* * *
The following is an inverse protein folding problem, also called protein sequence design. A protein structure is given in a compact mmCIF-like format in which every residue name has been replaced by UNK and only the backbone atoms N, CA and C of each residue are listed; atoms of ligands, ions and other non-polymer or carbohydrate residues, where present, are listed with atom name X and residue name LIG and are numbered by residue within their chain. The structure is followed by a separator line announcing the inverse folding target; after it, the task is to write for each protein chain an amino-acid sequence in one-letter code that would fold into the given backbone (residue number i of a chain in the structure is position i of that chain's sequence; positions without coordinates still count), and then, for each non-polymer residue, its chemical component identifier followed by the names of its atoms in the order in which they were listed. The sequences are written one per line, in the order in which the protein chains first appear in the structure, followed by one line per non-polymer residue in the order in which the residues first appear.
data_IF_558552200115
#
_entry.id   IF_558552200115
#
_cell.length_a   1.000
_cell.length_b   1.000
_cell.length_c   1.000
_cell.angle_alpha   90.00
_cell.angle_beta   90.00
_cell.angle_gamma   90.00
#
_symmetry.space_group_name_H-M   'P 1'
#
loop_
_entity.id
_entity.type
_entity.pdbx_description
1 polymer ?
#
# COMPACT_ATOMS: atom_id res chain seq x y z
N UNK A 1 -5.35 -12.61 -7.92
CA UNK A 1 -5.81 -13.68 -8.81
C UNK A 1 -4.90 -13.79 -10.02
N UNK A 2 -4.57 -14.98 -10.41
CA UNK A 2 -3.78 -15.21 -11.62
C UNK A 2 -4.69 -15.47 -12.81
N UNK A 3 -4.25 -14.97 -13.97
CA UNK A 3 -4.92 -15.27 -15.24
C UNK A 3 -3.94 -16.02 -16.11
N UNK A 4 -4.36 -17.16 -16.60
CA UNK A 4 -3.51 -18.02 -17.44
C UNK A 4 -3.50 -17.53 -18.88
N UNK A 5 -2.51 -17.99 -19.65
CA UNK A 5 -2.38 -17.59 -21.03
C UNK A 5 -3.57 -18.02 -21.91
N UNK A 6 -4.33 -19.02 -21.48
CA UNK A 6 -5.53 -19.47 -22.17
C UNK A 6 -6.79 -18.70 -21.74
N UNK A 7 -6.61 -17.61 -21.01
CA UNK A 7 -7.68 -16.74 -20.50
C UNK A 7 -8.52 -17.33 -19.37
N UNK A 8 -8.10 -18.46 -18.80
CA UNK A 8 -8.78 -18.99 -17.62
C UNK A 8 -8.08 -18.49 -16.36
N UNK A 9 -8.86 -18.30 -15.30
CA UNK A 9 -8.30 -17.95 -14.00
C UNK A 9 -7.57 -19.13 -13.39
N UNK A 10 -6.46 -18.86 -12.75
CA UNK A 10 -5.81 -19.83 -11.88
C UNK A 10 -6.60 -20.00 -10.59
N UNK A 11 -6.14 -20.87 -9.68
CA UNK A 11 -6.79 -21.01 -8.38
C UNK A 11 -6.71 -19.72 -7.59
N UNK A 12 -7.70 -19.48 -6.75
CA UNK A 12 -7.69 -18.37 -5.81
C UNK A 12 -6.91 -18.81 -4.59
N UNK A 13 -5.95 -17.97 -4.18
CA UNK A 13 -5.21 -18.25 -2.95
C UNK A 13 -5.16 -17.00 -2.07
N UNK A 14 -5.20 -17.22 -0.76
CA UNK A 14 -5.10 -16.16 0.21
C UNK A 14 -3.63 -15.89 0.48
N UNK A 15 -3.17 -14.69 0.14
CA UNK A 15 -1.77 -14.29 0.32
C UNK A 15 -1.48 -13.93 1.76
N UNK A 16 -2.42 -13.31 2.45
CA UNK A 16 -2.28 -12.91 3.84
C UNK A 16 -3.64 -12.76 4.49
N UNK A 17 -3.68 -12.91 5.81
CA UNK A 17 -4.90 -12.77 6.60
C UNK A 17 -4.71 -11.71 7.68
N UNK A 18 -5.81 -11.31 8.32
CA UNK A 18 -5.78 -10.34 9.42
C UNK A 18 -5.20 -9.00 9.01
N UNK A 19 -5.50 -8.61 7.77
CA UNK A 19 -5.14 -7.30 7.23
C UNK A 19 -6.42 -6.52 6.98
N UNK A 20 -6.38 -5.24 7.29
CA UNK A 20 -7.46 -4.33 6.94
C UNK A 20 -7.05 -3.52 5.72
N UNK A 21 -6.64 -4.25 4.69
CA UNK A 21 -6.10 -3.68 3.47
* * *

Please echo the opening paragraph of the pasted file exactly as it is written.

The following is an inverse protein folding problem, also called protein sequence design. A protein structure is given in a compact mmCIF-like format in which every residue name has been replaced by UNK and only the backbone atoms N, CA and C of each residue are listed; atoms of ligands, ions and other non-polymer or carbohydrate residues, where present, are listed with atom name X and residue name LIG and are numbered by residue within their chain. The structure is followed by a separator line announcing the inverse folding target; after it, the task is to write for each protein chain an amino-acid sequence in one-letter code that would fold into the given backbone (residue number i of a chain in the structure is position i of that chain's sequence; positions without coordinates still count), and then, for each non-polymer residue, its chemical component identifier followed by the names of its atoms in the order in which they were listed. The sequences are written one per line, in the order in which the protein chains first appear in the structure, followed by one line per non-polymer residue in the order in which the residues first appear.